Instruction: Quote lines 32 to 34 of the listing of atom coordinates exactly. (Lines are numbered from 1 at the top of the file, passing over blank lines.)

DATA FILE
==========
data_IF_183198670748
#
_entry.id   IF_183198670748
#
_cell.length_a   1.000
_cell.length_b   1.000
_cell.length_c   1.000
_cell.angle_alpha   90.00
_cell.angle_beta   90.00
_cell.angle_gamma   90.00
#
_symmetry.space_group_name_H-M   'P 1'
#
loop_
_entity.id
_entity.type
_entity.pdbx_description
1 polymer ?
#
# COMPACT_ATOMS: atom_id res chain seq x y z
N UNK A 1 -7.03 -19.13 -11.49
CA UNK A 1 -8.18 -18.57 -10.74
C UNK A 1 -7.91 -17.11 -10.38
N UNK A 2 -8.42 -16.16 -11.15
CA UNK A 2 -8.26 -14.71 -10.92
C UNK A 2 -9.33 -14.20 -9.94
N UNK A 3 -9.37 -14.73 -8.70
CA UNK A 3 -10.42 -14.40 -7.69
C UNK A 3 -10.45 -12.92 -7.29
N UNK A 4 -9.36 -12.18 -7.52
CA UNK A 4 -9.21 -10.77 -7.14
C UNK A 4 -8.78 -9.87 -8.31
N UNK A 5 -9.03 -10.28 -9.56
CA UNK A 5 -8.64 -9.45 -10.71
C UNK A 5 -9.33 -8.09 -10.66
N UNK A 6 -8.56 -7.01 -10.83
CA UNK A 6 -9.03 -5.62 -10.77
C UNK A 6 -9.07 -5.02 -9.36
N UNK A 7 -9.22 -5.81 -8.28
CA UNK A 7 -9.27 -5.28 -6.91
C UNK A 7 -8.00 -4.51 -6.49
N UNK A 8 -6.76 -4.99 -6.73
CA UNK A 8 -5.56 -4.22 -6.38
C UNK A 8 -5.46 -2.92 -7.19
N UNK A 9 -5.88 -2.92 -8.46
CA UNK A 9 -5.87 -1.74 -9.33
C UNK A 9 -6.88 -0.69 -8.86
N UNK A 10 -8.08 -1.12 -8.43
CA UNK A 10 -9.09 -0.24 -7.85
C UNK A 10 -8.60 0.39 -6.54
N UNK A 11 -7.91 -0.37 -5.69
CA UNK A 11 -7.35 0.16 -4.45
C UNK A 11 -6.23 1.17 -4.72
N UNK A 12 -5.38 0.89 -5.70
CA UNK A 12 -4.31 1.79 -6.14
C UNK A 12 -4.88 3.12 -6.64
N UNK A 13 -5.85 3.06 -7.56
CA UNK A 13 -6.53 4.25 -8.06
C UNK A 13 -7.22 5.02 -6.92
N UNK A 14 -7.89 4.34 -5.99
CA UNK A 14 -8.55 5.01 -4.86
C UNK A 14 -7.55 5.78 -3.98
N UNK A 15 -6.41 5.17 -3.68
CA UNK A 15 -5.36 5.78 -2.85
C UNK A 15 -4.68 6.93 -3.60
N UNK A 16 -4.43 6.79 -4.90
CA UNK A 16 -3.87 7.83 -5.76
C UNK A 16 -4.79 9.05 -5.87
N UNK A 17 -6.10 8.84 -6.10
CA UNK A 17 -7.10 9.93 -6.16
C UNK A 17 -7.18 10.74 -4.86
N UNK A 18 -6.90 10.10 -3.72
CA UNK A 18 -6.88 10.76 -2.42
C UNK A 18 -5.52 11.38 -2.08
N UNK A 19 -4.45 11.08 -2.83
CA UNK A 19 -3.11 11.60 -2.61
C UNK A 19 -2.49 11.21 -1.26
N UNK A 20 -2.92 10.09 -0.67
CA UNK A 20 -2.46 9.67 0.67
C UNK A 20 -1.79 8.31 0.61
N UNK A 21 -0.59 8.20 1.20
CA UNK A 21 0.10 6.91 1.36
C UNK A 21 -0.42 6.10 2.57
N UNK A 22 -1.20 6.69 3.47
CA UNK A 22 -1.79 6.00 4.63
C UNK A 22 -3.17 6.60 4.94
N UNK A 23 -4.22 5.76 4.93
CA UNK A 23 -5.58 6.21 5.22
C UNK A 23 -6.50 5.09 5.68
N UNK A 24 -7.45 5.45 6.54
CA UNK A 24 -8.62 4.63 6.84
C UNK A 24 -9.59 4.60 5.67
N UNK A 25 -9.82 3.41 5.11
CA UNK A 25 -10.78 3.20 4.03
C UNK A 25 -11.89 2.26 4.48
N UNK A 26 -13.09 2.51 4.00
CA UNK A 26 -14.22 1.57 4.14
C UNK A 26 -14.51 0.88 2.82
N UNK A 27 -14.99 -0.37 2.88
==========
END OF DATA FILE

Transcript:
C UNK A 4 -8.78 -9.87 -8.31
N UNK A 5 -9.03 -10.28 -9.56
CA UNK A 5 -8.64 -9.45 -10.71